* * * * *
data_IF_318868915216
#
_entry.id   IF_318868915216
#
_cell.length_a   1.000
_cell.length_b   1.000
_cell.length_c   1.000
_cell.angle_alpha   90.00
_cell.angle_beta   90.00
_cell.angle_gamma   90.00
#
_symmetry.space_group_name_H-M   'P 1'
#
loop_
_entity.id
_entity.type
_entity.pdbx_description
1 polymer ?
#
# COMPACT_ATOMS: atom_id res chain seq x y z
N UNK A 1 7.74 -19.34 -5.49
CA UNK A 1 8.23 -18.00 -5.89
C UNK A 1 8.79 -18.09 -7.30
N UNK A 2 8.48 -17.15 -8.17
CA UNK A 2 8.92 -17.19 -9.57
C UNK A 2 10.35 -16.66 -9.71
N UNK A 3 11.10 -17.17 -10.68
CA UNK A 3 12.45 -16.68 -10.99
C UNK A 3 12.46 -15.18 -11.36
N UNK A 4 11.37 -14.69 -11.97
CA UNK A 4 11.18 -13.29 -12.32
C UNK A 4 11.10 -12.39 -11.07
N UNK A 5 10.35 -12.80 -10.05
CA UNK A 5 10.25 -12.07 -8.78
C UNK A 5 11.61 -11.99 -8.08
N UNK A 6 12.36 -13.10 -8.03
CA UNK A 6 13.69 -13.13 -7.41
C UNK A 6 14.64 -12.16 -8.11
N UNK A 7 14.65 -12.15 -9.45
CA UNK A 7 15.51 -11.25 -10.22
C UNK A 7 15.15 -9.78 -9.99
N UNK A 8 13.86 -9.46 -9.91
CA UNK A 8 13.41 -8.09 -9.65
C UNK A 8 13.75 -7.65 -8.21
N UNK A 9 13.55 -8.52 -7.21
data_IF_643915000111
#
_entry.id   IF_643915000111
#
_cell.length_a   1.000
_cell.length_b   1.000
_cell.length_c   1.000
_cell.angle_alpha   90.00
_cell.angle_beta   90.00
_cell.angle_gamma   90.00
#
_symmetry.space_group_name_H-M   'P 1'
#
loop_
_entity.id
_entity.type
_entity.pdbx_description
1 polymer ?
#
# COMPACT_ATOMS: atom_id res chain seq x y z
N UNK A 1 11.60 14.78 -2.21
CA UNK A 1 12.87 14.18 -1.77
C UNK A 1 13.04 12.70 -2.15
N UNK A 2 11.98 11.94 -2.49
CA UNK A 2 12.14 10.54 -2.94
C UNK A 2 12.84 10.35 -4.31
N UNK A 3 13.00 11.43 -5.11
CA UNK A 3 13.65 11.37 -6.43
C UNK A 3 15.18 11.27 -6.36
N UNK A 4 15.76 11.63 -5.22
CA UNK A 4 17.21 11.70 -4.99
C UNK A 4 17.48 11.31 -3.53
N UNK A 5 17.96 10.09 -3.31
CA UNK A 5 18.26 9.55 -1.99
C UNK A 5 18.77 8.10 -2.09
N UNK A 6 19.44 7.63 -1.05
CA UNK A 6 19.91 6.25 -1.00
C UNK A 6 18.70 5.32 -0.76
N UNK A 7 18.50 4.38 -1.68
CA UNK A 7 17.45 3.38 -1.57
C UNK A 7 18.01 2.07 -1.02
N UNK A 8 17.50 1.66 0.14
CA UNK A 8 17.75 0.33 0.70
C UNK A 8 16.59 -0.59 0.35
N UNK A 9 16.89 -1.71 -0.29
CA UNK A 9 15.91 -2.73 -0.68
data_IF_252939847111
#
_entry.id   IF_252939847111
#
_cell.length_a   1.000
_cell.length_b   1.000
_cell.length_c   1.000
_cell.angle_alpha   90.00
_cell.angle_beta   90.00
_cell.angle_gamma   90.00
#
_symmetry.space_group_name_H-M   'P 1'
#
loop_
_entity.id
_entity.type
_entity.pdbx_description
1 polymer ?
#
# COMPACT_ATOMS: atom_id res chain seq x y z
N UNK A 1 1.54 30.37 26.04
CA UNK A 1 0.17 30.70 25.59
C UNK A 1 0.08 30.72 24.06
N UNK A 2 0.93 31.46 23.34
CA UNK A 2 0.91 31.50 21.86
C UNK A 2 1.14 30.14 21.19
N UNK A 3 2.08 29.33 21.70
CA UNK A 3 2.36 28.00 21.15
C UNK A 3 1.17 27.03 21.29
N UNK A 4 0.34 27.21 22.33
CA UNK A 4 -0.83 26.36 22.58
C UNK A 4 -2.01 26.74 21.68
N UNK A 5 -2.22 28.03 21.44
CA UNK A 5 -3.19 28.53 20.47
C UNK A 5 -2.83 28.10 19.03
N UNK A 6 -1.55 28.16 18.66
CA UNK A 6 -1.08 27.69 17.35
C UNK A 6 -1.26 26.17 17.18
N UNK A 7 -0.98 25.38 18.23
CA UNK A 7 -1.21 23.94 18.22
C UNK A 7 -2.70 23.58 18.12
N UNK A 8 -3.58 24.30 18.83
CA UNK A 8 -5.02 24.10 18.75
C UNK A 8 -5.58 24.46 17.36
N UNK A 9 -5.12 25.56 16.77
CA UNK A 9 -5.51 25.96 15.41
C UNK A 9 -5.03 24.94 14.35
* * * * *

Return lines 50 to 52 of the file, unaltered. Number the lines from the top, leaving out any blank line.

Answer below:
_cell.length_a   1.000
_cell.length_b   1.000
_cell.length_c   1.000